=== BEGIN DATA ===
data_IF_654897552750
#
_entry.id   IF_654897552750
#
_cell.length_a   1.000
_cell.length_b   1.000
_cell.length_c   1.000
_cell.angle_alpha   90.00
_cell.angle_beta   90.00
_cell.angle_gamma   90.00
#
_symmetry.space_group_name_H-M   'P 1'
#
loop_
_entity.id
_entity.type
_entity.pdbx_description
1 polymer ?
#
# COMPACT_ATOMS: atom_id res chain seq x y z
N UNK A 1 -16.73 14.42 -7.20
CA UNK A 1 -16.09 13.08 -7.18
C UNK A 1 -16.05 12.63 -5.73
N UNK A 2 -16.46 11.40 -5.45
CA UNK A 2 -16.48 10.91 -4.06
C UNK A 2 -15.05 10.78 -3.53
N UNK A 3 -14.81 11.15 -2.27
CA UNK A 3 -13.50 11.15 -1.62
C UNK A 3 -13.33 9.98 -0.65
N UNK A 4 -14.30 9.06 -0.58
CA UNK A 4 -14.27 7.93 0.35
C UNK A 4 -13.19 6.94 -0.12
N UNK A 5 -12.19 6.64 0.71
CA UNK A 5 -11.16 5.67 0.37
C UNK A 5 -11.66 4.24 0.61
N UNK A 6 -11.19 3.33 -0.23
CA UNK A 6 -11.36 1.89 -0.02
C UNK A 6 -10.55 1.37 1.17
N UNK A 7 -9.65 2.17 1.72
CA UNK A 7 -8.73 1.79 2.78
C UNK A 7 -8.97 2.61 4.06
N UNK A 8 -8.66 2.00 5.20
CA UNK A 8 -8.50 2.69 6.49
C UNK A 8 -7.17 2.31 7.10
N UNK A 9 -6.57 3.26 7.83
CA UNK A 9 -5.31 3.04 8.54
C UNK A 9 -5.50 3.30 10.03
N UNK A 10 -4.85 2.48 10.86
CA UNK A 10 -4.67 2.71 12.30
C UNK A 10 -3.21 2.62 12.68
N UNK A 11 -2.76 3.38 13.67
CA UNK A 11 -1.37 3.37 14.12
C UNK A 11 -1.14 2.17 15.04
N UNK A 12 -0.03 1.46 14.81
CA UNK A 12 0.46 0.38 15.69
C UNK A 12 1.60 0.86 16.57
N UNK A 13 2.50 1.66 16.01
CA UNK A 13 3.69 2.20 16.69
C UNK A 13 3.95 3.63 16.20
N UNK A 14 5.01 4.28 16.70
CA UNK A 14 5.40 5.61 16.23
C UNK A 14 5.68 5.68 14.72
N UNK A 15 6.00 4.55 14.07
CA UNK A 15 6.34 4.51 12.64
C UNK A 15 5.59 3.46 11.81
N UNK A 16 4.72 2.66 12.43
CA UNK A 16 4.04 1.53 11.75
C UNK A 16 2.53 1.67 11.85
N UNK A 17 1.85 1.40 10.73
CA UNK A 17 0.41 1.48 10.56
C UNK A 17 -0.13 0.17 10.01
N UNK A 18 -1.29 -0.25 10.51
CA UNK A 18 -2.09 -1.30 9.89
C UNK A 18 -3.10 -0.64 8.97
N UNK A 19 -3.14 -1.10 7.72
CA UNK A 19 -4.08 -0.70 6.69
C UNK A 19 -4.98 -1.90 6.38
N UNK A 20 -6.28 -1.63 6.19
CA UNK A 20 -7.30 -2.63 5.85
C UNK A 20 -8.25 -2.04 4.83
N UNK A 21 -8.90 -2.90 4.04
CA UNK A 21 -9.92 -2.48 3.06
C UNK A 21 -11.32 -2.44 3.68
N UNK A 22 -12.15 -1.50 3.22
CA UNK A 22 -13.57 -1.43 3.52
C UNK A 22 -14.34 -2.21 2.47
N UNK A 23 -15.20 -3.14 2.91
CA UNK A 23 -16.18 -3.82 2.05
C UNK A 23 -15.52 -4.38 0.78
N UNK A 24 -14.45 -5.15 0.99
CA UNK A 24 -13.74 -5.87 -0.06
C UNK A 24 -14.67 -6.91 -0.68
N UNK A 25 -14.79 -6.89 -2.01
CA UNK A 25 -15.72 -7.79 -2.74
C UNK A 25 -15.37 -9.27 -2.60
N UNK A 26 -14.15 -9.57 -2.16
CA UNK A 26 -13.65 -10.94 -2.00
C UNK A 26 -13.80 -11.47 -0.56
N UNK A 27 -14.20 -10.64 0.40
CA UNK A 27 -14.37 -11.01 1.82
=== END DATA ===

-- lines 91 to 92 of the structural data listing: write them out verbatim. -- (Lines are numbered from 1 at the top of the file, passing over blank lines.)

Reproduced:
CA UNK A 24 -13.74 -5.87 -0.06
C UNK A 24 -14.67 -6.91 -0.68